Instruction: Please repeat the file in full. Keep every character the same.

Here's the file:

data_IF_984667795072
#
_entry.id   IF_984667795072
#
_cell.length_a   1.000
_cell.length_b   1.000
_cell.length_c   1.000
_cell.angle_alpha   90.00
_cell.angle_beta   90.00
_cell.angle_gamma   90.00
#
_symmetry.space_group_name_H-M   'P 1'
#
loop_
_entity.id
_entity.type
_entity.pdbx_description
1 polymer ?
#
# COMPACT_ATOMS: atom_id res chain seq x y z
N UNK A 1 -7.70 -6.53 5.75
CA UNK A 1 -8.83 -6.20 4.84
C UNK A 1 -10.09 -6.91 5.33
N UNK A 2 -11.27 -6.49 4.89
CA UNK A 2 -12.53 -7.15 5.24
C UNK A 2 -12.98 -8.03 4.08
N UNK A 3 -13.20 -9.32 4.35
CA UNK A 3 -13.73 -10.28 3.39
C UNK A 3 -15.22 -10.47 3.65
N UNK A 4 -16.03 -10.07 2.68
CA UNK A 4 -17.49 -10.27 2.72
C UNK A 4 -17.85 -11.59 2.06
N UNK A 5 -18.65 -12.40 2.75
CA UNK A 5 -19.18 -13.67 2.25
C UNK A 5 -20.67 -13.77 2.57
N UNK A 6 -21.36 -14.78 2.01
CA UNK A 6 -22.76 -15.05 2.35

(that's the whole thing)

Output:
data_IF_984667795072
#
_entry.id   IF_984667795072
#
_cell.length_a   1.000
_cell.length_b   1.000
_cell.length_c   1.000
_cell.angle_alpha   90.00
_cell.angle_beta   90.00
_cell.angle_gamma   90.00
#
_symmetry.space_group_name_H-M   'P 1'
#
loop_
_entity.id
_entity.type
_entity.pdbx_description
1 polymer ?
#
# COMPACT_ATOMS: atom_id res chain seq x y z
N UNK A 1 -7.70 -6.53 5.75
CA UNK A 1 -8.83 -6.20 4.84
C UNK A 1 -10.09 -6.91 5.33
N UNK A 2 -11.27 -6.49 4.89
CA UNK A 2 -12.53 -7.15 5.24
C UNK A 2 -12.98 -8.03 4.08
N UNK A 3 -13.20 -9.32 4.35
CA UNK A 3 -13.73 -10.28 3.39
C UNK A 3 -15.22 -10.47 3.65
N UNK A 4 -16.03 -10.07 2.68
CA UNK A 4 -17.49 -10.27 2.72
C UNK A 4 -17.85 -11.59 2.06
N UNK A 5 -18.65 -12.40 2.75
CA UNK A 5 -19.18 -13.67 2.25
C UNK A 5 -20.67 -13.77 2.57
N UNK A 6 -21.36 -14.78 2.01
CA UNK A 6 -22.76 -15.05 2.35